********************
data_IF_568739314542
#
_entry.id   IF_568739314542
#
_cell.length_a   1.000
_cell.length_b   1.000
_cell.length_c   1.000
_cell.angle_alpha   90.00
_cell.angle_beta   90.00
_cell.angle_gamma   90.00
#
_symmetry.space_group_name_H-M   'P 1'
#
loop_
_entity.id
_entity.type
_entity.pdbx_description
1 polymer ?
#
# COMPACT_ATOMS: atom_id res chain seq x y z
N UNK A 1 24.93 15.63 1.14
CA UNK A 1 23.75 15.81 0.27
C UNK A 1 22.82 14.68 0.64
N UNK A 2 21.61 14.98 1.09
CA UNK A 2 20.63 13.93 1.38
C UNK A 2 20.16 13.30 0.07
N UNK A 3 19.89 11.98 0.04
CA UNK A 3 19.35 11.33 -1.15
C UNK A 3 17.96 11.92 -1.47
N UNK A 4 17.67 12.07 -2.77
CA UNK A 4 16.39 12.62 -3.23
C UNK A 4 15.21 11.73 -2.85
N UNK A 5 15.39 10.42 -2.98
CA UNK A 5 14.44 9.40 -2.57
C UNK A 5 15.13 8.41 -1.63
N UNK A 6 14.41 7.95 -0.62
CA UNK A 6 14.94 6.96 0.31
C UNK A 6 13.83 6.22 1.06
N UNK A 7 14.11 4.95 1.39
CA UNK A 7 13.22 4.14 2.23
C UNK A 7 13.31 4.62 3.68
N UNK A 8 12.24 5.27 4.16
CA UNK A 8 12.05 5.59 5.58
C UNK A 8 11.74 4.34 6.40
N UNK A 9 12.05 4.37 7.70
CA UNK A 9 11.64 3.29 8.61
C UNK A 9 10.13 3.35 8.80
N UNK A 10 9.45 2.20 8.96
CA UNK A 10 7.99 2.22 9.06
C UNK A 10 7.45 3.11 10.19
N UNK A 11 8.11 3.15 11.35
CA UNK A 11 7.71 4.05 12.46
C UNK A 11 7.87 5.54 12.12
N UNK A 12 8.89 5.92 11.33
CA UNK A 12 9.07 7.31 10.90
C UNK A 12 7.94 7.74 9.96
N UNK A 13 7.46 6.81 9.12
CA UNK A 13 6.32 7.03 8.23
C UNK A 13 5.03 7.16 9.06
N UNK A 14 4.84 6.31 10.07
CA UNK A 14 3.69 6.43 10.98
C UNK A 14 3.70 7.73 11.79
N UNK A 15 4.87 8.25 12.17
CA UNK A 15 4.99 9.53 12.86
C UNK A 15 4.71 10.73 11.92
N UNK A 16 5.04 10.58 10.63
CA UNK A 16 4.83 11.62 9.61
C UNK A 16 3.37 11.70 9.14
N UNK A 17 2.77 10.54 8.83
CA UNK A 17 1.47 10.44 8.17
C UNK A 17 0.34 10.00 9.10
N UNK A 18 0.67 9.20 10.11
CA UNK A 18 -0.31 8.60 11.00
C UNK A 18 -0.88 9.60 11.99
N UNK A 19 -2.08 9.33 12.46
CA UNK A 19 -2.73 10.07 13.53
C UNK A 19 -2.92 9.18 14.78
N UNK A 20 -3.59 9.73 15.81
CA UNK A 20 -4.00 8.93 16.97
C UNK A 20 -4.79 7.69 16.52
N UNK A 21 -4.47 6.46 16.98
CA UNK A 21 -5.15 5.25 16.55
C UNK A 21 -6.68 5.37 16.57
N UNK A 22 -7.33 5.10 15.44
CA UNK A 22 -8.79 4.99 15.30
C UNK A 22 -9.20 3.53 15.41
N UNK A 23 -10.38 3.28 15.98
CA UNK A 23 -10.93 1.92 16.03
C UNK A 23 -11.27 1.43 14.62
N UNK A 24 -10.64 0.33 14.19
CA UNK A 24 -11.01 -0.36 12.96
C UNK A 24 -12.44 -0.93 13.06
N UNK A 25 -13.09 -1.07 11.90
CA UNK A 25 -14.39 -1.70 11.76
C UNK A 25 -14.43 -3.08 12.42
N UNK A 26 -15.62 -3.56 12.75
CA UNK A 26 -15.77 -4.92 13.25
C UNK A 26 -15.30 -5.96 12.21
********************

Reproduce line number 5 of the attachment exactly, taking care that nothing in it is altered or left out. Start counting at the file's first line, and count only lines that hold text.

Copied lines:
_cell.length_a   1.000